Collectibility of Consideration

One requirement for recognizing revenue is that collectibility is probable. ASC 606 requires that entities determine collectibility as part of step 1 in the revenue recognition process when assessing whether a contract exists. Further, the vendor must determine the amount of consideration to which it is entitled (i.e., transaction price), which may not necessarily be the stated amount on the contract. This assessment may be difficult when a vendor must distinguish a price concession from an uncollectible amount. Also, ASC 606 requires careful analysis when a portion of the consideration is received but collectibility for the entire contract is less than probable.

Determining the Collectibility of a Revenue Contract

To recognize revenue for providing goods or services to a customer, the collectibility of the transaction price must be probable. “Probable” means that “the future event or events are likely to occur” (ASC 606 Glossary). To make this analysis, the seller must first determine the transaction price, which should include any price concessions, before assessing collectibility. A price concession does not need to be explicit; an implicit concession may be supported by the vendor’s history of providing a discount to the customer.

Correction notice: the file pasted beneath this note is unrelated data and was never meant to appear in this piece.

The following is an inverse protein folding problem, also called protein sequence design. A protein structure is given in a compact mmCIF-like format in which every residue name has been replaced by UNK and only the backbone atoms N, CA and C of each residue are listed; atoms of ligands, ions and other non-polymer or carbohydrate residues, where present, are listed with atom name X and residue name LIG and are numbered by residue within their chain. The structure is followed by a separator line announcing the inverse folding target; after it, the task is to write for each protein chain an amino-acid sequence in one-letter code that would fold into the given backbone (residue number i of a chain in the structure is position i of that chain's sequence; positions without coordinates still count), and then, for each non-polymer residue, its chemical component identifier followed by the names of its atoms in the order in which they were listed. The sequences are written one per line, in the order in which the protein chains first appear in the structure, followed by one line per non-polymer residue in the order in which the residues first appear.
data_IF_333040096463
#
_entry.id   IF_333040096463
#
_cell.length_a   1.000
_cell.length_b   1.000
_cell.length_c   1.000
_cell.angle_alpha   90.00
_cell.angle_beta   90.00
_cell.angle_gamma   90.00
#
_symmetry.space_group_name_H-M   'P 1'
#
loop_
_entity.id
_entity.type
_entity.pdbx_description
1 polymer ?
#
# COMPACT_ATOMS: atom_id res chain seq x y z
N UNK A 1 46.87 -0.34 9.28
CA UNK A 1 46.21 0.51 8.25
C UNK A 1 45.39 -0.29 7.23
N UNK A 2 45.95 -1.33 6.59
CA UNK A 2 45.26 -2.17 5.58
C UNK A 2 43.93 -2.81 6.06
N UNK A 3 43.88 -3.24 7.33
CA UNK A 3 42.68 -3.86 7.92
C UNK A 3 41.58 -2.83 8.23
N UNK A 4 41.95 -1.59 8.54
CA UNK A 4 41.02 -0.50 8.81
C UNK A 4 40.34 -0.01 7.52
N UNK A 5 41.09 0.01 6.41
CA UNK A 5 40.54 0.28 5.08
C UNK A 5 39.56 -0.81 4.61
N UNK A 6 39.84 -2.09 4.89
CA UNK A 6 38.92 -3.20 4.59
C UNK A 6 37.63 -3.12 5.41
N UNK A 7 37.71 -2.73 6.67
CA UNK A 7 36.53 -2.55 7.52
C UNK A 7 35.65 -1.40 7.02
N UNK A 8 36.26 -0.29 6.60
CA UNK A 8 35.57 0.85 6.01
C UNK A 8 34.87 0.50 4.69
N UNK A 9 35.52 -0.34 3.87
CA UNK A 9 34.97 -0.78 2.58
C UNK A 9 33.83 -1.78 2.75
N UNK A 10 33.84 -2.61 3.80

When assessing collectibility, a vendor should determine whether the customer has both the financial capacity and the intent to pay the consideration owed (ASC 606-10-25-1(e)). In assessing the customer’s financial capacity, a vendor may consider a customer’s credit risk and credit history. A vendor may assess a customer’s intention to pay by evaluating the vendor’s past experience with that customer or that class of customer. A vendor should consider all relevant facts and circumstances, such as the current economic conditions of the customer’s industry or the customer’s income, in assessing collectibility.